"Thousands of men executed and buried in mass graves, hundreds of men buried alive, men and women mutilated and slaughtered, children killed before their mothers' eyes, a grandfather forced to eat the liver of his own grandson. These are truly scenes from hell, written on the darkest pages of human history."
-Judge Fouad Riad after confirming the Srebrenica indictment of Mladic and Bosnian Serb wartime leader Radovan Karadzic on 16 November 1995.
On March 20th, appeals judges of the U.N. War Crimes Tribunal for the former Yugoslavia voted to uphold former President of Republika Srpska Radovan Karadzic’s conviction for genocide in the Srebrenica Massacre. This genocide occurred when Serbian nationalists took over a United Nations-declared “safe area” around the town of Srebrenica and murdered 8,000 Muslim men and boys in 1995. Though Karadzic was given a 40-year prison sentence in 2016, appeals judges recently concluded that this sentence was not consonant with the severity of his crimes. After three years behind bars, Karadzic’s sentence has now been elevated to a life sentence.
While Karadzic's reconviction serves as an acknowledgment of the gravity of this tragedy from the international community, a continuing climate of Serbian nationalism and denial of wrongdoing persists in Republika Srpska. Evidence of this denial is reflected in their parliament’s decision to annul a 2004 report which acknowledged that thousands of Muslims were killed by Bosnian Serb officials in Srebrenica. Even in the town of Srebrenica where the Massacre occurred, Mayor Mladen Grujicic continues to deny the atrocity.
Amidst denial and propaganda, one survivor of the Srebrenica Massacre is not waiting for the perpetrators’ acknowledgment. It took him more than twenty years to talk about what happened to him in Srebrenica, and now he’s sharing his story to educate a new generation.
One of only six known survivors out of some 8,000 victims, Nedzad Avdic now delivers education to young people about genocide and the case of Srebrenica. Education that, for Avdic, remains ever relevant. In an interview conducted last year, Avdic warned that an increasingly polarized climate across Europe presents the possibility of genocidal violence. He said that “[w]e still see mass persecutions and killings all over the world” driven by similar sentiments. He also pointed to the rise of “chauvinistic rhetoric” and the ways in which it is stoking “tensions all over the world” that we must be prepared to confront.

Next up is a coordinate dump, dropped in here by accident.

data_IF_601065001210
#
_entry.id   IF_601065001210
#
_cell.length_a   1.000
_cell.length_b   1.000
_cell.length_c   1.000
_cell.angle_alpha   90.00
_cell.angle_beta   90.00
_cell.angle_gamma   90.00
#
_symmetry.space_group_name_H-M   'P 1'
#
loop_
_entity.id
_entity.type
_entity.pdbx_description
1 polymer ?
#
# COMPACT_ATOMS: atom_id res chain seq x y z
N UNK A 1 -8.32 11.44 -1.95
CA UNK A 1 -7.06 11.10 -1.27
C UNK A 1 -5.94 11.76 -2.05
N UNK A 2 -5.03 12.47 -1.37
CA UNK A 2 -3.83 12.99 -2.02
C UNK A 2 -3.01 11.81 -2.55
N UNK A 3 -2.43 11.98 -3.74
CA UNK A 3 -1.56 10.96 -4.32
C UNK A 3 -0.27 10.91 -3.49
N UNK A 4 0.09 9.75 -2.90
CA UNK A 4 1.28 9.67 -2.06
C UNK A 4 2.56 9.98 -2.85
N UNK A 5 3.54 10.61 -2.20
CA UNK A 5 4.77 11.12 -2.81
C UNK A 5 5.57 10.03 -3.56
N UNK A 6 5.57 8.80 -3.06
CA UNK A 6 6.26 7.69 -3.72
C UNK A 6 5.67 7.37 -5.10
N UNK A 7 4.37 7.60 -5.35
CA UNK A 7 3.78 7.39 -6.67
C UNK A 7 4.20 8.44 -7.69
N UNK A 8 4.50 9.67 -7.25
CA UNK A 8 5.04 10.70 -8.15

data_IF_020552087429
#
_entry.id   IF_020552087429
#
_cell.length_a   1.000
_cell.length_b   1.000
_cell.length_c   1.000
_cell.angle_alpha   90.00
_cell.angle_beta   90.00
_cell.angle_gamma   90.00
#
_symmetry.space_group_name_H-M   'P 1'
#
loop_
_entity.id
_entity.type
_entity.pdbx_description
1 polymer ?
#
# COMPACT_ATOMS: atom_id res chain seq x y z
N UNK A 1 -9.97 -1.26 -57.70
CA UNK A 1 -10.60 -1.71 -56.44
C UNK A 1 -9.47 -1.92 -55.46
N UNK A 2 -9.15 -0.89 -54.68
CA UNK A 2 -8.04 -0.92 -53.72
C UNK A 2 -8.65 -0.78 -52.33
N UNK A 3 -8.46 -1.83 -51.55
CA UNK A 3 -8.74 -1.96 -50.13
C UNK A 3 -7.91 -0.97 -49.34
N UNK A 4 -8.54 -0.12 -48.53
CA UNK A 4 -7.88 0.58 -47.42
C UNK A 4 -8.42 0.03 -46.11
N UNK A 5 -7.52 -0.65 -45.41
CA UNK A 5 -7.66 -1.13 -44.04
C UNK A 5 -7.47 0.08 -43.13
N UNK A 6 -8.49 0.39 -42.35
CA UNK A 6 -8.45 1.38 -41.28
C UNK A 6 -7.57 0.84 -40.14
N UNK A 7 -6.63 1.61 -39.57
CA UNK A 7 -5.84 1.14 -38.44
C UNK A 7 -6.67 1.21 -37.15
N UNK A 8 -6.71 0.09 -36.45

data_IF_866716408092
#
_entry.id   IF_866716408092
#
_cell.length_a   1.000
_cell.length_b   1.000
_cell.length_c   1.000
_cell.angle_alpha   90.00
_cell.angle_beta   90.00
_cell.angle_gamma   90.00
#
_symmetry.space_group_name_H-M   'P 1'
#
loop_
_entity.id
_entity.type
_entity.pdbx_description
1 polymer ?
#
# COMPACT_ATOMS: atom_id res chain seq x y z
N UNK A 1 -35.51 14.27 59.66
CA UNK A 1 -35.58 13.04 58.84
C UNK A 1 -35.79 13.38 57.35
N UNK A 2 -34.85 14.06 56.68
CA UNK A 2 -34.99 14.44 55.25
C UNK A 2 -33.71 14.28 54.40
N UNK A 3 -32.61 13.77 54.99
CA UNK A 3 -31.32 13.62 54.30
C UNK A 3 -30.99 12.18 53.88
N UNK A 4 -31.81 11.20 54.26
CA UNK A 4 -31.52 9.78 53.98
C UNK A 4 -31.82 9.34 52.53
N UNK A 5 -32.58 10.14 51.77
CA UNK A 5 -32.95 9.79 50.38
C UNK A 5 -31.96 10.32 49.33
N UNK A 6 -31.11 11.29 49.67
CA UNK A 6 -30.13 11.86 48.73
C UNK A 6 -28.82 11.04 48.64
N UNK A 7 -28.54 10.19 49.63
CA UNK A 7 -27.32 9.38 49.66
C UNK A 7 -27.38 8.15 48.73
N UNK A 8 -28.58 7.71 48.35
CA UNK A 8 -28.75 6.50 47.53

Only recently, we learned that the gunman who killed 50 people—all Muslims—in Christchurch, New Zealand in an attack on two mosques during Friday prayers was listening to a song praising Karadzic. This is a terrifying reminder of the way that hatred and violence spread across borders.
Former Secretary-General of the United Nations Kofi Annan said that "[t]he tragedy of Srebrenica will forever haunt the history of the United Nations." And this tragedy haunts us all. Srebrenica is not an inert historical artifact, an event frozen in time. We continue to live with its legacies, including the hatred, propaganda, and nationalism that informed the genocide. Srebrenica also reminds us of the need to prioritize prevention, the goal of Nedzad Avdic’s work. And to do this, we must learn to recognize the early warning signs of mass violence, including the development of an us-versus-them dynamic—as well as patterns of discrimination and dehumanization—wherever they arise.
Facing History and Ourselves invites educators to use our original Teaching Idea, “Responding with Humanity: Helping Students Raise Their Voices Against Genocide” in the classroom.